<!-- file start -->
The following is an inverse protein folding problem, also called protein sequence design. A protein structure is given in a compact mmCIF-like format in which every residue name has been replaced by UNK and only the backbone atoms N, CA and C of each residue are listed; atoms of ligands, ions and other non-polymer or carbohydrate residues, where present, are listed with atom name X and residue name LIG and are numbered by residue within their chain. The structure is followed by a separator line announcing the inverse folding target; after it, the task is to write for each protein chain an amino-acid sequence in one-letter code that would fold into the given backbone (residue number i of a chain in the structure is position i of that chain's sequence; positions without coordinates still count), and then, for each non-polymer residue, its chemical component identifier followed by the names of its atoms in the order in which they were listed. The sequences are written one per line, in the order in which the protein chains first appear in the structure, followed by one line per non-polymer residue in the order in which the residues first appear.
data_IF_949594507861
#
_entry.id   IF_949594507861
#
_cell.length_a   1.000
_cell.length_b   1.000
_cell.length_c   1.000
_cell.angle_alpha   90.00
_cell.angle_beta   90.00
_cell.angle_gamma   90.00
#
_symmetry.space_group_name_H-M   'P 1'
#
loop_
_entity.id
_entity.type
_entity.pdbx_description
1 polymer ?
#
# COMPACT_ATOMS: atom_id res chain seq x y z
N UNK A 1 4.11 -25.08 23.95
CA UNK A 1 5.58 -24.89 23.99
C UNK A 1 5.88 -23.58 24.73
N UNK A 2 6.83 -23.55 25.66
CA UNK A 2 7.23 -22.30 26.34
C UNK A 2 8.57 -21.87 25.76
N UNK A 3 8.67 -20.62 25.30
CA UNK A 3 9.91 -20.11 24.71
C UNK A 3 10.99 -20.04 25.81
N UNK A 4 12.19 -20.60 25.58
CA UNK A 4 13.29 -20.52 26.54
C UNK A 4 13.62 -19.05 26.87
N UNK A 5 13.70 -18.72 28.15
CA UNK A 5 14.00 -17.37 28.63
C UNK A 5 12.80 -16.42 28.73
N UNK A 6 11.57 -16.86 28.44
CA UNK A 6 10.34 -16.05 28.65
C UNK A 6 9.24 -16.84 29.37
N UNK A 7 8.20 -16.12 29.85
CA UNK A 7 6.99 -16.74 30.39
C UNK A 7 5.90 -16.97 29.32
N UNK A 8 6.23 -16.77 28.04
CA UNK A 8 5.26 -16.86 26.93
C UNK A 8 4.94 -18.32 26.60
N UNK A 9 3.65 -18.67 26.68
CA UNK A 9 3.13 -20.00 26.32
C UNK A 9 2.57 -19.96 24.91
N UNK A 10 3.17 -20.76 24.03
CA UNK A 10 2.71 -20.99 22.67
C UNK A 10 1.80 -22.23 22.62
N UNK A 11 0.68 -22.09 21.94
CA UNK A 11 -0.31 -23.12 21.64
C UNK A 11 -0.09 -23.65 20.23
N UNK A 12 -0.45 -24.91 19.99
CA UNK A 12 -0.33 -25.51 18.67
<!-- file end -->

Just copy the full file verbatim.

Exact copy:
The following is an inverse protein folding problem, also called protein sequence design. A protein structure is given in a compact mmCIF-like format in which every residue name has been replaced by UNK and only the backbone atoms N, CA and C of each residue are listed; atoms of ligands, ions and other non-polymer or carbohydrate residues, where present, are listed with atom name X and residue name LIG and are numbered by residue within their chain. The structure is followed by a separator line announcing the inverse folding target; after it, the task is to write for each protein chain an amino-acid sequence in one-letter code that would fold into the given backbone (residue number i of a chain in the structure is position i of that chain's sequence; positions without coordinates still count), and then, for each non-polymer residue, its chemical component identifier followed by the names of its atoms in the order in which they were listed. The sequences are written one per line, in the order in which the protein chains first appear in the structure, followed by one line per non-polymer residue in the order in which the residues first appear.
data_IF_949594507861
#
_entry.id   IF_949594507861
#
_cell.length_a   1.000
_cell.length_b   1.000
_cell.length_c   1.000
_cell.angle_alpha   90.00
_cell.angle_beta   90.00
_cell.angle_gamma   90.00
#
_symmetry.space_group_name_H-M   'P 1'
#
loop_
_entity.id
_entity.type
_entity.pdbx_description
1 polymer ?
#
# COMPACT_ATOMS: atom_id res chain seq x y z
N UNK A 1 4.11 -25.08 23.95
CA UNK A 1 5.58 -24.89 23.99
C UNK A 1 5.88 -23.58 24.73
N UNK A 2 6.83 -23.55 25.66
CA UNK A 2 7.23 -22.30 26.34
C UNK A 2 8.57 -21.87 25.76
N UNK A 3 8.67 -20.62 25.30
CA UNK A 3 9.91 -20.11 24.71
C UNK A 3 10.99 -20.04 25.81
N UNK A 4 12.19 -20.60 25.58
CA UNK A 4 13.29 -20.52 26.54
C UNK A 4 13.62 -19.05 26.87
N UNK A 5 13.70 -18.72 28.15
CA UNK A 5 14.00 -17.37 28.63
C UNK A 5 12.80 -16.42 28.73
N UNK A 6 11.57 -16.86 28.44
CA UNK A 6 10.34 -16.05 28.65
C UNK A 6 9.24 -16.84 29.37
N UNK A 7 8.20 -16.12 29.85
CA UNK A 7 6.99 -16.74 30.39
C UNK A 7 5.90 -16.97 29.32
N UNK A 8 6.23 -16.77 28.04
CA UNK A 8 5.26 -16.86 26.93
C UNK A 8 4.94 -18.32 26.60
N UNK A 9 3.65 -18.67 26.68
CA UNK A 9 3.13 -20.00 26.32
C UNK A 9 2.57 -19.96 24.91
N UNK A 10 3.17 -20.76 24.03
CA UNK A 10 2.71 -20.99 22.67
C UNK A 10 1.80 -22.23 22.62
N UNK A 11 0.68 -22.09 21.94
CA UNK A 11 -0.31 -23.12 21.64
C UNK A 11 -0.09 -23.65 20.23
N UNK A 12 -0.45 -24.91 19.99
CA UNK A 12 -0.33 -25.51 18.67